A small amount of molten rock located under tectonic plates encourages them to move. This is what scientists from the Laboratoire de géologie de Lyon: Terre, planètes et environnement (CNRS/ENS de Lyon/Université Claude Bernard Lyon 1) have recently discovered. Their new model takes into account not only the velocity of seismic waves but also the way in which they are attenuated by the medium they pass through. The velocity of tectonic plates near the surface is thus directly correlated with the quantity of magma present. This research is published on October 21, 2020 in Nature.
The lithosphere, the outer part of the Earth, is made up of the crust and part of the upper mantle. It is subdivided into rigid plates, known as tectonic or lithospheric plates. These move on a more fluid layer of the mantle, the asthenosphere. The lower viscosity of the asthenosphere allows the tectonic plates to move around on the underlying mantle, but until today the origin of this low viscosity remained unknown.
Seismic tomography produces three-dimensional images of the Earth’s interior by analysing millions of seismic waves recorded at seismological stations spread across the surface of the globe. Since the 1970s, seismologists have analysed these waves with a view to identifying a single parameter: their propagation speed. This parameter varies with temperature (the colder the medium, the faster the waves arrive), composition, and the possible presence of molten rocks in the medium the waves pass through. Seismologists from the Laboratoire de géologie de Lyon: Terre, planètes et environnement (CNRS/ENS de Lyon/Université Claude Bernard Lyon 1) instead studied another parameter, wave attenuation, alongside the variation in wave propagation speeds. This analysis, which provides new information on the temperature of the medium traversed by the waves, makes it possible to ascertain the quantity of molten rock in the medium the waves pass through.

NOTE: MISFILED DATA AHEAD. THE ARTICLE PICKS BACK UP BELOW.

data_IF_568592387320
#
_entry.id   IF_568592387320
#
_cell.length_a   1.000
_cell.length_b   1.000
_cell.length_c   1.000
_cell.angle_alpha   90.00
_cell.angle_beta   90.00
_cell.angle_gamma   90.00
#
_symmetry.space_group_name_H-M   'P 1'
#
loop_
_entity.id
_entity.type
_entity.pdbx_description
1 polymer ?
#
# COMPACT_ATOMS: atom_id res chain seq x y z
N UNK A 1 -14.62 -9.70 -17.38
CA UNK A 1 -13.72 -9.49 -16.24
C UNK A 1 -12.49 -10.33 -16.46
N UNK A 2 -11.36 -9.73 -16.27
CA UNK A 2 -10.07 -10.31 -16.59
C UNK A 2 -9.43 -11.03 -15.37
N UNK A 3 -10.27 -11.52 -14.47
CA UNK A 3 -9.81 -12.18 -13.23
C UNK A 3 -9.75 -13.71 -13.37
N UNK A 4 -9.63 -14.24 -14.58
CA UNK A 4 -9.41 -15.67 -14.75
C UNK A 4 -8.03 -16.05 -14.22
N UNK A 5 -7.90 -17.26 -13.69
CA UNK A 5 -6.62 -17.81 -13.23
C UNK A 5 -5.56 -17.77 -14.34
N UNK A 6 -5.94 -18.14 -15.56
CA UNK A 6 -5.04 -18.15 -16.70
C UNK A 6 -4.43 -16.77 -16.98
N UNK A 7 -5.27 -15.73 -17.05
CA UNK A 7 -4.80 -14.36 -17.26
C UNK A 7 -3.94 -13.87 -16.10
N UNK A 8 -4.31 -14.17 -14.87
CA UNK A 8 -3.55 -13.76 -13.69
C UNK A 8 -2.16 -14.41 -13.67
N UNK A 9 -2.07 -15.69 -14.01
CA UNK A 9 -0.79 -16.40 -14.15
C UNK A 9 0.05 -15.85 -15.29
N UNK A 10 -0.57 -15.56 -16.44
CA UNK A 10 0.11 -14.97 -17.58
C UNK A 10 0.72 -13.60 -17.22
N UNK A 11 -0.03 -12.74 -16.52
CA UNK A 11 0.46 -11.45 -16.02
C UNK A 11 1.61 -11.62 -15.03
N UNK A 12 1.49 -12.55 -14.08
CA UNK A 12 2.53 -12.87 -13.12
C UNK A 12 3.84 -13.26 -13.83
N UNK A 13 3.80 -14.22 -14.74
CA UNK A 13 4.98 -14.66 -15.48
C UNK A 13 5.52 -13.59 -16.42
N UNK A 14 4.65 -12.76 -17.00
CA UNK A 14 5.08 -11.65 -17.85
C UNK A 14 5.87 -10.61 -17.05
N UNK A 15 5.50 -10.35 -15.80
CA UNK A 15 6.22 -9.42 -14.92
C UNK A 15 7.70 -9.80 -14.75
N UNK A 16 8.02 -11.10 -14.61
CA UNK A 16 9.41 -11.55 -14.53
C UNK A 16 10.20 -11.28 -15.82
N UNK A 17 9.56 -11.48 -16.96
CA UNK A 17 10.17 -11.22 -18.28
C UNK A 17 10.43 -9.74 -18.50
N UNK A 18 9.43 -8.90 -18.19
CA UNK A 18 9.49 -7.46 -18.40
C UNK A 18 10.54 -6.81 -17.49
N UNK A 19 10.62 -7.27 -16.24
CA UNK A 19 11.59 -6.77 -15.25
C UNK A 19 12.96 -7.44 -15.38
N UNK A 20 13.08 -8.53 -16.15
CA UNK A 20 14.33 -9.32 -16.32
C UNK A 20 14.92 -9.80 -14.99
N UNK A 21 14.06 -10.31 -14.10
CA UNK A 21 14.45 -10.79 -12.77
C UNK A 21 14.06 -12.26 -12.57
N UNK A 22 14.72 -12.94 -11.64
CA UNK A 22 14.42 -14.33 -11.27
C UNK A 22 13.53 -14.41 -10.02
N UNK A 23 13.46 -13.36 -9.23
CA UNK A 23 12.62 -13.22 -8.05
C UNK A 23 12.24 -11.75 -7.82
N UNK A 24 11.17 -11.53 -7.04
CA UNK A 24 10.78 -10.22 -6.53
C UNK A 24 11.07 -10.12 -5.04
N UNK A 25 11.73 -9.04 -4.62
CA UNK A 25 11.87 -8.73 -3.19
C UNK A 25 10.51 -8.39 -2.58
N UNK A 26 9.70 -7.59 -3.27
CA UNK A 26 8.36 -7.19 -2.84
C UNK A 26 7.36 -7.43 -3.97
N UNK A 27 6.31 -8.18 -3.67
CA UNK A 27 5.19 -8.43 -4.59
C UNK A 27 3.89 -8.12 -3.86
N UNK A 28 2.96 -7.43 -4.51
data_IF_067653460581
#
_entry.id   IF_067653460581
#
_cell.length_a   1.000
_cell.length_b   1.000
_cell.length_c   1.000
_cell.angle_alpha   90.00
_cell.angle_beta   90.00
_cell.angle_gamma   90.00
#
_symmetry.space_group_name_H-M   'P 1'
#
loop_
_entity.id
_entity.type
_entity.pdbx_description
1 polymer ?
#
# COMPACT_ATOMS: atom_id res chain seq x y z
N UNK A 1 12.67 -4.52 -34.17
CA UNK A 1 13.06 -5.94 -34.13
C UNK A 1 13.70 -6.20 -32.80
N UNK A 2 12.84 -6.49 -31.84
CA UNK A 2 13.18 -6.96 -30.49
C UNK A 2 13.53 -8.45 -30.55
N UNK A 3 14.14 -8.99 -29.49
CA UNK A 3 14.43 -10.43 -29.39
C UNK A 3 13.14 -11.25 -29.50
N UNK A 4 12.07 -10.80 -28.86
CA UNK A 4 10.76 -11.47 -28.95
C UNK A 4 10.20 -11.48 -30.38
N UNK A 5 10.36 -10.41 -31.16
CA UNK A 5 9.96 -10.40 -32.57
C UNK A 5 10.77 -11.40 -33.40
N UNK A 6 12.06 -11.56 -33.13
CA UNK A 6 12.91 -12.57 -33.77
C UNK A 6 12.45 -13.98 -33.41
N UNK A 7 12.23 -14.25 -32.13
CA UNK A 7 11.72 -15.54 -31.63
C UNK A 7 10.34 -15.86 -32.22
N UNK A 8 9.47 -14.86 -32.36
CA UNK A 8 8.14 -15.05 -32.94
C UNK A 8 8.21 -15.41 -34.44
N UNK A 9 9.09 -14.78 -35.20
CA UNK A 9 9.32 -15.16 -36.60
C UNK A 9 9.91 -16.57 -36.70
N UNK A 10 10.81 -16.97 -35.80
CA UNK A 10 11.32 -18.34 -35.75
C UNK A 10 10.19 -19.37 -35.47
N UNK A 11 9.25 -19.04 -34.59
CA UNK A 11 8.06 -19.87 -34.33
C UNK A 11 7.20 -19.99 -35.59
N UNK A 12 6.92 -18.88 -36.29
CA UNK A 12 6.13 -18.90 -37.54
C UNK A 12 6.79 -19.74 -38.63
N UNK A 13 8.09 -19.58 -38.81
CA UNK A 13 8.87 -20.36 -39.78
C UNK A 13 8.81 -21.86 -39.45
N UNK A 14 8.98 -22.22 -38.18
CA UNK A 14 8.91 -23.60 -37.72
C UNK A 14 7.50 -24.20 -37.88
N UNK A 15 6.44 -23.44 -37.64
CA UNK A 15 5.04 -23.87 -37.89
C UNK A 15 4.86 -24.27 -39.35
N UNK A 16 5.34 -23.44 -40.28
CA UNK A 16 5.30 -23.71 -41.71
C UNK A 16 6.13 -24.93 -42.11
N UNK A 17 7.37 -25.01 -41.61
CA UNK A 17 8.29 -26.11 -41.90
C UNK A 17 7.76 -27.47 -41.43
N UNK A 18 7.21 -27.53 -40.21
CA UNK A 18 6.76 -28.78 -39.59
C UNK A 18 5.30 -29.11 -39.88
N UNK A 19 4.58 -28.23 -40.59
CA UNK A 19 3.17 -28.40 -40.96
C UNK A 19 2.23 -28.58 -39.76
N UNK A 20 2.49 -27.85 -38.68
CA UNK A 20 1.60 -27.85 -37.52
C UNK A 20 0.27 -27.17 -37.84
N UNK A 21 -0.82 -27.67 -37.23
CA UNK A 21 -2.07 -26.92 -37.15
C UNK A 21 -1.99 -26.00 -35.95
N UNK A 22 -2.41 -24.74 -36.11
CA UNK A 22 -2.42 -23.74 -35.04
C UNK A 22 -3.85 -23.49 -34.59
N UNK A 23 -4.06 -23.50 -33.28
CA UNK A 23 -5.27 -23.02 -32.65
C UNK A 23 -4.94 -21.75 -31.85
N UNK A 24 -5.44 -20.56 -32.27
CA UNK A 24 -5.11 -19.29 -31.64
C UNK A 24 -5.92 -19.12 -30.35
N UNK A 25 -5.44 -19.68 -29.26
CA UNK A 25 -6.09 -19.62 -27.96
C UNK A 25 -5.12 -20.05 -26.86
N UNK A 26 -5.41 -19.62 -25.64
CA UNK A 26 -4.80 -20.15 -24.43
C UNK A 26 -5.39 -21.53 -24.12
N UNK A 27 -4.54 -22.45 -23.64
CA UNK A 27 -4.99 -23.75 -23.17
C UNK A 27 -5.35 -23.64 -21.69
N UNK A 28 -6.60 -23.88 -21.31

Their new model made it possible, for the first time, to map the amount of molten rock under tectonic plates. This work reveals that a small amount of molten rock (less than 0.7% by volume) is present in the asthenosphere under the oceans, not only where this was expected, i.e. under ocean ridges and some volcanoes such as Tahiti, Hawaii or Reunion, but also under all oceanic plates. The low percentage of molten rock observed is enough to reduce the viscosity by one or two orders of magnitude underneath the tectonic plates, thus “decoupling” them from the underlying mantle. Moreover, the seismologists from Lyon observed that the amount of molten rock is higher under the fastest-moving plates, such as the Pacific plate. This suggests that the melting of the rocks encourages the plates to move and the deformation at their bases. This research improves our understanding of plate tectonics and how it works.
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